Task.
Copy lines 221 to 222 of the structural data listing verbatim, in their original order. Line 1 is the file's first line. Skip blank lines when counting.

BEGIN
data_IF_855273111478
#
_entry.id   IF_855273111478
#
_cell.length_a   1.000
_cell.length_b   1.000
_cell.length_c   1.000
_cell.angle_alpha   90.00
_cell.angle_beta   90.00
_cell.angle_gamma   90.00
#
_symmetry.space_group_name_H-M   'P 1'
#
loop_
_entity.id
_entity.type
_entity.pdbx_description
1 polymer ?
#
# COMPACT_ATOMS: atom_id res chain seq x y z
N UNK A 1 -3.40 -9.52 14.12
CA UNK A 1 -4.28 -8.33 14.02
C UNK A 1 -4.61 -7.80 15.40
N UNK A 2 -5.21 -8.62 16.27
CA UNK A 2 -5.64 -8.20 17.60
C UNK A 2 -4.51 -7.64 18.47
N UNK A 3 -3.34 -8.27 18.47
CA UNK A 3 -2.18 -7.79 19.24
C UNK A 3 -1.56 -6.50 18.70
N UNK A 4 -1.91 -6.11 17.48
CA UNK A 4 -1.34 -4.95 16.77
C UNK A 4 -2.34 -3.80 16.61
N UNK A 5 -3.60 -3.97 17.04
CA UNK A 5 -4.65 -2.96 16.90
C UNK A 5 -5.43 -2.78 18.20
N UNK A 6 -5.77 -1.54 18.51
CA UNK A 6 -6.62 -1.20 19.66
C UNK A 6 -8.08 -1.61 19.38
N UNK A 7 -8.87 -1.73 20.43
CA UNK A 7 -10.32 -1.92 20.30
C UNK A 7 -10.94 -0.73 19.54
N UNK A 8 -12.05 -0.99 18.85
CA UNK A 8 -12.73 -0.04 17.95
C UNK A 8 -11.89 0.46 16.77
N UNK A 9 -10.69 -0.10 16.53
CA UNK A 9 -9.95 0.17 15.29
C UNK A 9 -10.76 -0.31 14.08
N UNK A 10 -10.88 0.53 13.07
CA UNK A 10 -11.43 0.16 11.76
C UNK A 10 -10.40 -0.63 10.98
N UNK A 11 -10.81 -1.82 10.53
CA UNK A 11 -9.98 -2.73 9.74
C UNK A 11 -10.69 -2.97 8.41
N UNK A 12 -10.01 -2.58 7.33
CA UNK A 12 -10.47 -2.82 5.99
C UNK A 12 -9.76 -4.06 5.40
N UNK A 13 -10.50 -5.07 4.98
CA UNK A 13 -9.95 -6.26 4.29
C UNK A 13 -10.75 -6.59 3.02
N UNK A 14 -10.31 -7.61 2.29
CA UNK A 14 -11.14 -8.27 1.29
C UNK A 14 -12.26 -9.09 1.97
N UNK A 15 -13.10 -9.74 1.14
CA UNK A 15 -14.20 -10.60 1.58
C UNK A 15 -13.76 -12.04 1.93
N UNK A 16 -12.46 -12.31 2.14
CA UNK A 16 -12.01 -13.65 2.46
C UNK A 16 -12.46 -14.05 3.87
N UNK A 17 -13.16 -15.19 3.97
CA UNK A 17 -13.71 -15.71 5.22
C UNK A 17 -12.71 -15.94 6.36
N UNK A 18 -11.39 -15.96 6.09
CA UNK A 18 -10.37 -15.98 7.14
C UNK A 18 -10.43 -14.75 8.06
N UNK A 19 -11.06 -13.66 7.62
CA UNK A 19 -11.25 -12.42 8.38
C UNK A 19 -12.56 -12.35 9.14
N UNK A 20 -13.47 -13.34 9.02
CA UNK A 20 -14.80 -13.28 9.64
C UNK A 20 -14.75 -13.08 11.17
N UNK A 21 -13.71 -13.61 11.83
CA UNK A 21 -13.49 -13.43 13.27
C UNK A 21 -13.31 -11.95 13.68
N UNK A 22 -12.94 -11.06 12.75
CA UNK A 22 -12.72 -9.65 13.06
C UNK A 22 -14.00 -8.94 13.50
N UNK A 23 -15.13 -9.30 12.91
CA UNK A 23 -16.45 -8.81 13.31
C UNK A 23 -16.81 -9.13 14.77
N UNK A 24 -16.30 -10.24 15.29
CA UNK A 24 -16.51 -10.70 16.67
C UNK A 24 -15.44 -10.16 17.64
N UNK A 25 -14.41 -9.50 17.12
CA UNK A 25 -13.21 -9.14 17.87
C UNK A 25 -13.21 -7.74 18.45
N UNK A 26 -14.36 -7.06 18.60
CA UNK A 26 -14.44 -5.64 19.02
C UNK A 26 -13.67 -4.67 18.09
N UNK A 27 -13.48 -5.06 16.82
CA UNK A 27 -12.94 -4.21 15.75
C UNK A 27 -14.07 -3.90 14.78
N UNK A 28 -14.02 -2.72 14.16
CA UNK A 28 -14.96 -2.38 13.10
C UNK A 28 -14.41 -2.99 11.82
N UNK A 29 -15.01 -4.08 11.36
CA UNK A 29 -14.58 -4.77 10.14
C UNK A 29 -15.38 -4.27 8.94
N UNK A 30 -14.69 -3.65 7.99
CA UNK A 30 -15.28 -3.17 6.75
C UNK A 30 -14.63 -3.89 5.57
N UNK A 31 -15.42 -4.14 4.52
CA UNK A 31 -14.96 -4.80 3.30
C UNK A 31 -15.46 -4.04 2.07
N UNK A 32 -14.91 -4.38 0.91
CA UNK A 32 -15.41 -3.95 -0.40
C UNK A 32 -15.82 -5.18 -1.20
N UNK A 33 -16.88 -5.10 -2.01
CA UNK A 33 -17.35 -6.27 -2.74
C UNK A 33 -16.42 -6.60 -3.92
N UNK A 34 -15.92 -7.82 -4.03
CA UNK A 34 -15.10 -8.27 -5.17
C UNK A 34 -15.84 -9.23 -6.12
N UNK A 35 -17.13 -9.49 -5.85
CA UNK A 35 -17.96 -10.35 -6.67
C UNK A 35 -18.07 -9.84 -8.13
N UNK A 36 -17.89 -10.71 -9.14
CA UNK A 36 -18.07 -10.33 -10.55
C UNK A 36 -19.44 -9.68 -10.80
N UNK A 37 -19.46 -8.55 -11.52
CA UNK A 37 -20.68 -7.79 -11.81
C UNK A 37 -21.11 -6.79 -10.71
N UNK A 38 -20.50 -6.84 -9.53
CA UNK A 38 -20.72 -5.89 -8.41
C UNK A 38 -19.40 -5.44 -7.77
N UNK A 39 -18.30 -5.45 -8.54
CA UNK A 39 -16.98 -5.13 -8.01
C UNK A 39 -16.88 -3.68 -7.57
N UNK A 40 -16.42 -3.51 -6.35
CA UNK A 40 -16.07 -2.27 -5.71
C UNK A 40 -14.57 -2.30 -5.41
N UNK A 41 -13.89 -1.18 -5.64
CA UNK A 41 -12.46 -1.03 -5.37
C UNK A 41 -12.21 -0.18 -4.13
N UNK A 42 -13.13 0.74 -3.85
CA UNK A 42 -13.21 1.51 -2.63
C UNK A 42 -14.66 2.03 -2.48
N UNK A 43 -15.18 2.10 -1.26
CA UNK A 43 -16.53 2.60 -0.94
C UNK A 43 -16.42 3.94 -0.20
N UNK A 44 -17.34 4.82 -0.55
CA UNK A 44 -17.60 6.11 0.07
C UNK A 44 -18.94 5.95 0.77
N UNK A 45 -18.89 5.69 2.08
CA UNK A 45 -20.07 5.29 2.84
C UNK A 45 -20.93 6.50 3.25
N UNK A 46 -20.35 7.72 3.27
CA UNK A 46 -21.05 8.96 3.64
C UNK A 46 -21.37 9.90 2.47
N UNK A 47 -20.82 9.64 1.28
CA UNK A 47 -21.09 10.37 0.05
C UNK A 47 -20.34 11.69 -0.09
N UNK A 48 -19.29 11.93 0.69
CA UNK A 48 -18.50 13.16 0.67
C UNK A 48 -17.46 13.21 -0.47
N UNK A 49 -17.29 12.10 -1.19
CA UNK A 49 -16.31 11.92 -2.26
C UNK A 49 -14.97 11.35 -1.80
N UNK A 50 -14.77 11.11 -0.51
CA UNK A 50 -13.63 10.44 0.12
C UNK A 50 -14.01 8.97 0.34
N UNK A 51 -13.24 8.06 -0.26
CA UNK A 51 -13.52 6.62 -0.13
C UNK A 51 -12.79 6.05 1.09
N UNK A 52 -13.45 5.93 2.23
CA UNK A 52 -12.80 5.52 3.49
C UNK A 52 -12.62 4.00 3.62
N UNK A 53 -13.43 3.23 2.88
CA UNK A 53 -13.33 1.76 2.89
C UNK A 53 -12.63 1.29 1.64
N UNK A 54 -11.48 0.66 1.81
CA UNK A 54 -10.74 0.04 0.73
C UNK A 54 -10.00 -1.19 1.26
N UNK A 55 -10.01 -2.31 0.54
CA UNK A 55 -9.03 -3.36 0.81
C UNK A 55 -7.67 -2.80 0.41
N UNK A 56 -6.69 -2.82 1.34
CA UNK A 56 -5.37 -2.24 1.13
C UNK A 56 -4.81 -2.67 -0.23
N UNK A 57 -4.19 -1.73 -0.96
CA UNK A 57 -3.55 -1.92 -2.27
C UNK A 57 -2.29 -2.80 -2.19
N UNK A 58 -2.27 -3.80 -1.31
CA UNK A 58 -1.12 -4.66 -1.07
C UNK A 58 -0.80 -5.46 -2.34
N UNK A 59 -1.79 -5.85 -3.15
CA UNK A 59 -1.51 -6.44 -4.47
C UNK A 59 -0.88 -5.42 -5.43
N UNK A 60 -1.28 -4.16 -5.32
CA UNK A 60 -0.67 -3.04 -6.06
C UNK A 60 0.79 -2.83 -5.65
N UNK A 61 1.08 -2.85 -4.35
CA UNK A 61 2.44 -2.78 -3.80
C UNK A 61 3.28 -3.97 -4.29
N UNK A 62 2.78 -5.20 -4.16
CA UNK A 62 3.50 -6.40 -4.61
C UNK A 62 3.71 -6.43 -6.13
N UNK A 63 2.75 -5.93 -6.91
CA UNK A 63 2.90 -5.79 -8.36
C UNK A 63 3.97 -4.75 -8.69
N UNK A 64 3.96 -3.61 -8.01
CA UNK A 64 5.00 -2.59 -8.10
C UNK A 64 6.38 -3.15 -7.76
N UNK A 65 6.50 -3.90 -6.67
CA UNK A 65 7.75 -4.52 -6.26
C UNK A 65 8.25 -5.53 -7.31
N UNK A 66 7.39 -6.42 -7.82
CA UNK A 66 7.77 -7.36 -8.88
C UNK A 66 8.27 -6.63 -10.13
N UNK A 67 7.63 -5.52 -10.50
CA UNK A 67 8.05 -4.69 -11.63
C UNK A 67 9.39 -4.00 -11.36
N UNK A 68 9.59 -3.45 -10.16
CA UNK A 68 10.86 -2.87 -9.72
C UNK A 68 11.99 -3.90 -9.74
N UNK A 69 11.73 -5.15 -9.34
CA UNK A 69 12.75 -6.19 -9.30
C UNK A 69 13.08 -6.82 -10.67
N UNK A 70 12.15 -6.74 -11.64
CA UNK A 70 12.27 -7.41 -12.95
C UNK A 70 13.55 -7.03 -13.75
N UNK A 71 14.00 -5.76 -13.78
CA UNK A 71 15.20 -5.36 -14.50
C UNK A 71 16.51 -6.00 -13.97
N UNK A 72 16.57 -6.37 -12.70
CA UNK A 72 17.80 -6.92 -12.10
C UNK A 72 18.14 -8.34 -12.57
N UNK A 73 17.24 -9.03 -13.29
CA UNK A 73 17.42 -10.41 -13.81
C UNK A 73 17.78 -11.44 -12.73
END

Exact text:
C UNK A 67 9.39 -4.00 -11.36
N UNK A 68 9.59 -3.45 -10.16